Tired of sharing a single bathroom with his teenage son, Sean Rosas hatched a plan. But ... renovating their broken-down bathroom ... would cost more than what Rosas, the director of volunteer services at a nonprofit, had on hand. That’s when Rosas, 43, stumbled on Lending Club, a website that matches borrowers directly with individual lenders. If you need a loan, the site pulls up your credit score, vets your application within minutes and assigns an interest rate. If enough people sign up to lend, you can get the money in days. More than 250 people chose to back Rosas, giving him a three-year, $16,000 loan at 8.9% annual interest. Rosas, who has made every monthly payment so far, is thrilled with his deal. “It was a much more human experience than if I had gone to a faceless bank,” he says. Peer-to-peer has grown partly as a response to the recession; when credit was tight, traditional banks pulled back on lending, and consumers needed alternatives. Compared with a traditional loan application, Lending Club is blissfully easy. To qualify, borrowers need only an active bank account, a minimum FICO credit score of 660 ... and at least three years of credit history. What lenders are really doing is investing: they’re putting their money in notes backed by the prospective repayment of loans. The sizes of the loans range from $1,000 to $35,000. Investors can buy notes in increments as small as $25. Since its founding in 2006, Lending Club has delivered investors an average annual return of 7.79%–appealing at a time when three-year Treasury bonds average 1%.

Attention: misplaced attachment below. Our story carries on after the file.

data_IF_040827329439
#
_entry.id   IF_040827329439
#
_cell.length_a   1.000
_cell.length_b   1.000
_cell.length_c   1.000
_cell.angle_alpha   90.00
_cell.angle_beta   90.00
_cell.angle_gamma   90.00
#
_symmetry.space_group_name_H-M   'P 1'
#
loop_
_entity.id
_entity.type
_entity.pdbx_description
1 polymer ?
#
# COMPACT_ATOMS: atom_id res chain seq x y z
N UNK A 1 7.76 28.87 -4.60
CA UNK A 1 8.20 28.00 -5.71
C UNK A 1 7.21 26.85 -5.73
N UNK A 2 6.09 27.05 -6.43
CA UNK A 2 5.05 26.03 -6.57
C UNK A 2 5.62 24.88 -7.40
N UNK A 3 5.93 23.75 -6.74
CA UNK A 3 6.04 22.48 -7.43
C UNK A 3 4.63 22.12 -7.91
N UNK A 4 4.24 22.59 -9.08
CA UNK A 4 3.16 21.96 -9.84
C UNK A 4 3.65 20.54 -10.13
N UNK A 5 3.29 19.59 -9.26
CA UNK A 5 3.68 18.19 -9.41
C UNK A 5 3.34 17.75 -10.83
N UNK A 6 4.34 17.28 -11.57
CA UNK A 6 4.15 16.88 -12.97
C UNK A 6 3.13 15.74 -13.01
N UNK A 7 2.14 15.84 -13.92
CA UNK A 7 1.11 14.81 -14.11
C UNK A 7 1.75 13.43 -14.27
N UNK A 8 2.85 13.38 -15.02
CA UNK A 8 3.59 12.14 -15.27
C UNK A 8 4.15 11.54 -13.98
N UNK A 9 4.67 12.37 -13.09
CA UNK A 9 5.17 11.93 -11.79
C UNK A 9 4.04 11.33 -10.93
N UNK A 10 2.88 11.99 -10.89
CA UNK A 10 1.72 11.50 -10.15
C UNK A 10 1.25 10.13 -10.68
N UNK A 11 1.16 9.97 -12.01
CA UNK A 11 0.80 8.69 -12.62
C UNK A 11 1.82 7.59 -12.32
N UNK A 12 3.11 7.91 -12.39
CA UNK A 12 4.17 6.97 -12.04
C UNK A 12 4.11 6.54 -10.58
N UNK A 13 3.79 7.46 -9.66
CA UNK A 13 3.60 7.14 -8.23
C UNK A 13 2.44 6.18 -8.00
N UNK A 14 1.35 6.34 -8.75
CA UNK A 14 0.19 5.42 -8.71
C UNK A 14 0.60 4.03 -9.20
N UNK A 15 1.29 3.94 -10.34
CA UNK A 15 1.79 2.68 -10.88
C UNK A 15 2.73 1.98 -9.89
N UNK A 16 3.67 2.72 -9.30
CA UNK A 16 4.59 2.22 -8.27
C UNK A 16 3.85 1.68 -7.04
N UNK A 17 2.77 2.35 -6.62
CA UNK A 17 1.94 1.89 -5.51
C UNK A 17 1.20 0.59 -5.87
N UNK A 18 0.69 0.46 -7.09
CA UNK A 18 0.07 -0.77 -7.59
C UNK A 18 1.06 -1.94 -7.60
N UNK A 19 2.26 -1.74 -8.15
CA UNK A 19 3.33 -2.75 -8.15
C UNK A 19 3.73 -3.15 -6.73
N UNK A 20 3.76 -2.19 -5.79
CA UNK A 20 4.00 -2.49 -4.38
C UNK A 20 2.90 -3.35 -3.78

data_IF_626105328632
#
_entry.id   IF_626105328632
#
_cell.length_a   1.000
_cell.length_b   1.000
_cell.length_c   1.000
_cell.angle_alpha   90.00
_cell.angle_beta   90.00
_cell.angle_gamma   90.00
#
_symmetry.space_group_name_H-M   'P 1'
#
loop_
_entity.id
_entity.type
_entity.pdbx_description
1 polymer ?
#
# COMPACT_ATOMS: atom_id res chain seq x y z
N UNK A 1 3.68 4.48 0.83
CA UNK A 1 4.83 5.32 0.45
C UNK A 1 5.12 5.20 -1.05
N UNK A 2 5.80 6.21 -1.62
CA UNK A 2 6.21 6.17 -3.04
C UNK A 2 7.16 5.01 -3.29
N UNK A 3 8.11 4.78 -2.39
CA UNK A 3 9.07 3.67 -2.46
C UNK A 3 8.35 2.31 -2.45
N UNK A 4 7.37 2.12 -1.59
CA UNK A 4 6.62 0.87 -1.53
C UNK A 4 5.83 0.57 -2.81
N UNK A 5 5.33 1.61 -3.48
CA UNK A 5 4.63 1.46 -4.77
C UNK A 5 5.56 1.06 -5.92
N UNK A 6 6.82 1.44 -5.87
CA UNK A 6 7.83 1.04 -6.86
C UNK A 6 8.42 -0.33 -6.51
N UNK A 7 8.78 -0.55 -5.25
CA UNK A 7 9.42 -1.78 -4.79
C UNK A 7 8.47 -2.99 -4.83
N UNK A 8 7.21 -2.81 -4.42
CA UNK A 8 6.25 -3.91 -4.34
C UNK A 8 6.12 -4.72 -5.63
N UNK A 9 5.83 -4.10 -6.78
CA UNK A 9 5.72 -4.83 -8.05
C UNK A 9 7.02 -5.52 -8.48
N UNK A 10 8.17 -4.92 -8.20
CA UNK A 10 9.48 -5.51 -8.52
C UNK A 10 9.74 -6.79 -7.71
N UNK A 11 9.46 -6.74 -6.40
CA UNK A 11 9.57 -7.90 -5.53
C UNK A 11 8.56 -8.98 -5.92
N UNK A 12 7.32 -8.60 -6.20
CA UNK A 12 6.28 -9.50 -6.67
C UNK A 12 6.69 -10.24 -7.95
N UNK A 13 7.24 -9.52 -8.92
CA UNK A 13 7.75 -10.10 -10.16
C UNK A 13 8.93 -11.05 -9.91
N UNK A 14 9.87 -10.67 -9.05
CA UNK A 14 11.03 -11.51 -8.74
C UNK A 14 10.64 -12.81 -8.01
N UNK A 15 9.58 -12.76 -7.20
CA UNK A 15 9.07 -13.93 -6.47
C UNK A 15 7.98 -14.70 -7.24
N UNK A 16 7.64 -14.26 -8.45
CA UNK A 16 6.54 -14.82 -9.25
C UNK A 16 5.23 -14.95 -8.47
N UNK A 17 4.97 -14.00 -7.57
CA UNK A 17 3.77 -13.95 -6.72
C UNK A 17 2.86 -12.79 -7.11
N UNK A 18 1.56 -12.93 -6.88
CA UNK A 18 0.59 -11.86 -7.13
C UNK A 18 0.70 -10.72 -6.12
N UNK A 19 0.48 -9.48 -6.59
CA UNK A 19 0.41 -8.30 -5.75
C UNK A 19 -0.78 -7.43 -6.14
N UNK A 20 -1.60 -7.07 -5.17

Note: Curious about emerging alternatives to traditional banking? Learn more about the inspiring microcredit movement.